Tarantino Star Trek Film Finds Its Writer in Mark L. Smith, Maintaining a Masculine Hold on Trek Films
I already had mixed feelings about the Star Trek film in development being produced by J.J. Abrams and directed by Quentin Tarantino. Well, Paramount and Bad Robot have set a writer for the project. Now? My feelings are in a goddamn blender.
The team has chosen Mark L. Smith, who co-wrote the Oscar-nominated film The Revenant with Alejandro G. Iñárritu, to pen the project. Paramount and Bad Robot selected him after loving his work on the upcoming film Overlord, a WWII Nazi zombie horror film Abrams is producing and is due to drop in October of next year.
As reported by Deadline Hollywood, this means that a screenwriter on one of “the most celebrated spare dialogue films of recent years” and also, um, a movie about zombie Nazis, “will team with Tarantino, a writer/director whose own scripts have run run 165 pages or more, full of dialogue.” Also, Paramount has promised Tarantino that this Star Trek film will be allowed to carry an R-rating like all his other films. Huh.
Again, I love Tarantino’s work, I love Abrams, and I love Star Trek, but the more elements that keep getting added to this particular version of Trek, the more unsure I am about it, and I’m sure that’s probably a large part of the point. Tarantino seems determined to shake things up even as he tries to deliver a Star Trek that focuses on the parts of the original series that resonate with him as a fan.
Still, the R-rating kinda concerns me. Don’t get me wrong, I’m all about sex, violence, and cursing (in films, people. In films. Only two of those things IRL), which is why I’m a Tarantino fan in the first place. One of the great things about Star Trek, though, is that it’s always been a mature, adult vision of optimistic sci-fi while still being appropriate for a whole family to watch. Being “family friendly” has never made it saccharine or dumbed-down. There’s always been sex, violence, and other adult themes on Star Trek, but it’s never needed to become more “adult” to prove a point.
I mean, would we necessarily want an R-rated Star Wars film? Or R-rated Doctor Who? There’s something about this endeavor that, while I’m curious, it makes me a little sad. It’s as if these people think that a Tarantino-style R-rating is what Star Trek needs to keep it “relevant.”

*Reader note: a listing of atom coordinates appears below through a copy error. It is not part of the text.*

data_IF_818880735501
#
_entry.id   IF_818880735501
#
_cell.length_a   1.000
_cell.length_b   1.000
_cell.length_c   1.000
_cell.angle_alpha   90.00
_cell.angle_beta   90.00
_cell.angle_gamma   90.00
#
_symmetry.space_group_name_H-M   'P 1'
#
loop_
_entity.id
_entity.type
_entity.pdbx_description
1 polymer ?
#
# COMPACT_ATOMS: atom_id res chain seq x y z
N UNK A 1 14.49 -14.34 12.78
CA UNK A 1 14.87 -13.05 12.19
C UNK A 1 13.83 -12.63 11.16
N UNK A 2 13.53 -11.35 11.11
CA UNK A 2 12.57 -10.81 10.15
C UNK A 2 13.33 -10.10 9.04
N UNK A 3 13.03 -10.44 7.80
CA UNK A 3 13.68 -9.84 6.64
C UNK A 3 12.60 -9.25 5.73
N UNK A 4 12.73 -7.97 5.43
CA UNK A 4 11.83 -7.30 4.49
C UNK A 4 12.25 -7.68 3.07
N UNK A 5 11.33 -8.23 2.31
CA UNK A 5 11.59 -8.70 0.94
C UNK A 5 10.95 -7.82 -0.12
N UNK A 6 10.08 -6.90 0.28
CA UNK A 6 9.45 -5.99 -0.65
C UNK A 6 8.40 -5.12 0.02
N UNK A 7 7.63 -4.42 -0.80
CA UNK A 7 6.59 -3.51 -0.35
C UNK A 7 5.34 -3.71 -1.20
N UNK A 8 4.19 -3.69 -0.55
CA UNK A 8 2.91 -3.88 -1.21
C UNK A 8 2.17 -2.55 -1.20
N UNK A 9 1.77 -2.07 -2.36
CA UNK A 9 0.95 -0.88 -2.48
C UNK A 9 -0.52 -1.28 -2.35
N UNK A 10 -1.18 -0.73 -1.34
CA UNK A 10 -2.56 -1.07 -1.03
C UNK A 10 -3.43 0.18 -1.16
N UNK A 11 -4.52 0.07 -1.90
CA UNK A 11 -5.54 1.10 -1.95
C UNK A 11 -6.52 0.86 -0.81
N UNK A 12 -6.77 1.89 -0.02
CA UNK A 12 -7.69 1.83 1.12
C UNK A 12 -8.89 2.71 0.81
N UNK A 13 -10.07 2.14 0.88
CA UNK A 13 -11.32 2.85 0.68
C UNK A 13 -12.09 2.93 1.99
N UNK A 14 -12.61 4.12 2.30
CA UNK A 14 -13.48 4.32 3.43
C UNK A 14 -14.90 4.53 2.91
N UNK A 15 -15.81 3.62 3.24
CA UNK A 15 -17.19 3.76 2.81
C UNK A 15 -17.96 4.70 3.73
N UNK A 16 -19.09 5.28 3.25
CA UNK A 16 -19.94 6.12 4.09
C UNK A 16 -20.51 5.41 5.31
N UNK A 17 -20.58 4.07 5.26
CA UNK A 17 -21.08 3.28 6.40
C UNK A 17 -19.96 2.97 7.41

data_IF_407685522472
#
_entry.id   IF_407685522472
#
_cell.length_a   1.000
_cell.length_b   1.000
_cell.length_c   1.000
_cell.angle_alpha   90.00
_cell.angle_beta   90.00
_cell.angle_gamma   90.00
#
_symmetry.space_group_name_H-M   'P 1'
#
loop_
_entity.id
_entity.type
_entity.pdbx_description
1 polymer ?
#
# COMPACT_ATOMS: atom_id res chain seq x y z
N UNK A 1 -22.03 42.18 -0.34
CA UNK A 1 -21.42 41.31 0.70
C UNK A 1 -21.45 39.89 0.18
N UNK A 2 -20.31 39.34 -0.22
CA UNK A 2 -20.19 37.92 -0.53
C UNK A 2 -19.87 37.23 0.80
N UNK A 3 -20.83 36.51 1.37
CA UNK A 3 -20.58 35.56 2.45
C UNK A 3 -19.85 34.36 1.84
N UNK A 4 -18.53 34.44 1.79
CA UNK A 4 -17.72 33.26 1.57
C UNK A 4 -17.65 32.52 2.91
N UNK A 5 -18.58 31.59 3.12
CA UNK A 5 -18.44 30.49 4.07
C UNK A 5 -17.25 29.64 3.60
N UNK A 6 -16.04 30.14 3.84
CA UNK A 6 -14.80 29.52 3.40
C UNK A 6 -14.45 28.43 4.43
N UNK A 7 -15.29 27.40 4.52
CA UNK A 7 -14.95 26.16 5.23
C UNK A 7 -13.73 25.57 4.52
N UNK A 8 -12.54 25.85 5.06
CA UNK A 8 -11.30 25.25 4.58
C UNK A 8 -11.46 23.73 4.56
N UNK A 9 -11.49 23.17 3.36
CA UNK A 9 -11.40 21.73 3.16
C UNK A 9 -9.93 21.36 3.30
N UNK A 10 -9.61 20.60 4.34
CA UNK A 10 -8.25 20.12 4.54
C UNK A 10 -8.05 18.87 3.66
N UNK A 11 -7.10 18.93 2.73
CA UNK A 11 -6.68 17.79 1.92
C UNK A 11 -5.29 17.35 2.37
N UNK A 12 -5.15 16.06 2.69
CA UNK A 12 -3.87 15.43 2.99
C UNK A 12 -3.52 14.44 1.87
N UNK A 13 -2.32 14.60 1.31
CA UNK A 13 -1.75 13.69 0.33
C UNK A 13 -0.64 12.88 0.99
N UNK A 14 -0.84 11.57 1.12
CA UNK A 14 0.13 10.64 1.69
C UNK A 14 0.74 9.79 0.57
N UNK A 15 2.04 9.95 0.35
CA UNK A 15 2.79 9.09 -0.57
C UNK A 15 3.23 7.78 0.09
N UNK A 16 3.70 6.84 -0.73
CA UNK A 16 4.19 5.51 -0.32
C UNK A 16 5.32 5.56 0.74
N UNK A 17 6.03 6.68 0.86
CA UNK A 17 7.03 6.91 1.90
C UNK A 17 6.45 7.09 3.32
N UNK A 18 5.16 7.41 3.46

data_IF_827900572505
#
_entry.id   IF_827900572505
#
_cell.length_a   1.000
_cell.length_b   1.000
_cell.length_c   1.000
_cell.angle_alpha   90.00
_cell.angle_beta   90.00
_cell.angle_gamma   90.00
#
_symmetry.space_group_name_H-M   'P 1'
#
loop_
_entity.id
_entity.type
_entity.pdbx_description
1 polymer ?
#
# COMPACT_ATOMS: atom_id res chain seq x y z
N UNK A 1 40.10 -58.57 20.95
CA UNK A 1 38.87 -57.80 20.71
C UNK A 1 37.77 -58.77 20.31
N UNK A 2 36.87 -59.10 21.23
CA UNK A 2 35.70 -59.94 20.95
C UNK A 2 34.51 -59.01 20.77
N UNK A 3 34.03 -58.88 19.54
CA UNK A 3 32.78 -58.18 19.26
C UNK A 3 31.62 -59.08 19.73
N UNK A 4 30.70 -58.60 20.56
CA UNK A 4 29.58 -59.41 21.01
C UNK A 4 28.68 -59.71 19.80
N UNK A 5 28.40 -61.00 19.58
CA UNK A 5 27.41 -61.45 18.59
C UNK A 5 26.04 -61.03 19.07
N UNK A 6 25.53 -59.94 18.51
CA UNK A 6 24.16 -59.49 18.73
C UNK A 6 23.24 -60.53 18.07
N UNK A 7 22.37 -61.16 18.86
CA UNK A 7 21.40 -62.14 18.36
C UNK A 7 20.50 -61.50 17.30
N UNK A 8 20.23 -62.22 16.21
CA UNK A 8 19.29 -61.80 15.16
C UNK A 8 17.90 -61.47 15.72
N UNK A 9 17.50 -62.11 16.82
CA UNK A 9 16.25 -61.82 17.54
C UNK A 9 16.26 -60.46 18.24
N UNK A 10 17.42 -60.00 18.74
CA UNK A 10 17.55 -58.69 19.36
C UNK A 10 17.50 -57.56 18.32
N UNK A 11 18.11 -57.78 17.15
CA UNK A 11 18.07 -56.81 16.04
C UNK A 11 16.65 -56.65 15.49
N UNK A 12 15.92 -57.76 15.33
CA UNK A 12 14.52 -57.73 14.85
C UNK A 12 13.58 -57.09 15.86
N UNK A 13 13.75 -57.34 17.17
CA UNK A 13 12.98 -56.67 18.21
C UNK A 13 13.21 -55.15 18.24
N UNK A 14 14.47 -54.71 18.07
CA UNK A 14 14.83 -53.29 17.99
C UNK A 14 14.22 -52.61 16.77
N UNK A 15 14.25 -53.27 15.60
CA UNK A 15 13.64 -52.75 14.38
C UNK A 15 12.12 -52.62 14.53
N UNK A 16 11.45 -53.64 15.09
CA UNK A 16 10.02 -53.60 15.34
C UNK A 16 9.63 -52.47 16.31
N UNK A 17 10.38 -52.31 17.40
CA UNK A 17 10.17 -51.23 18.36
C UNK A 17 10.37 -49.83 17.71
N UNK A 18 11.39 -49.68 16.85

THEN AGAIN, if Star Trek: Discovery has taught me anything, it’s that a well-placed F-bomb can lead to one of the most charming and optimistic moments on Star Trek ever:
Then again, that particular episode of Discovery, “Into the Forest I Go,” was co-written by two women, Bo Yeon Kim and Erika Lippoldt, on a show with a female co-showrunner. What does gender have to do with it? It can’t be denied that Tarantino has a “macho” take on the world. Yes, he’s written some pretty awesome female characters, and several amazing films in which women get to take revenge on the people and societies that oppress them. However, it’s very definitely women (and the world) through a hyper-masculine lens.
What I was hoping for this film, as I expressed in my first write-up about it, was that they’d hire a writer to counterbalance the almost exclusively cis, white, straight male (and exclusively male, as the one director of color the franchise has had so far is also a dude) point of view that Star Trek films have had throughout their history. The hyper-masculine take on Kirk and Co. that Tarantino is almost certain to deliver, but that isn’t entirely true to the original series.
Obviously, this is all speculation. I have no idea what this team is going to come up with. I only have their previous, hyper-masculine, fanboy-centric work to go on. And I wish that, just once, a female voice would be part of the creation of a Star Trek film.
Thank the Prophets there’s Discovery. The lone bastion of femininity in Star Trek right now. As for this new film? Well, we’ll just see how it goes.
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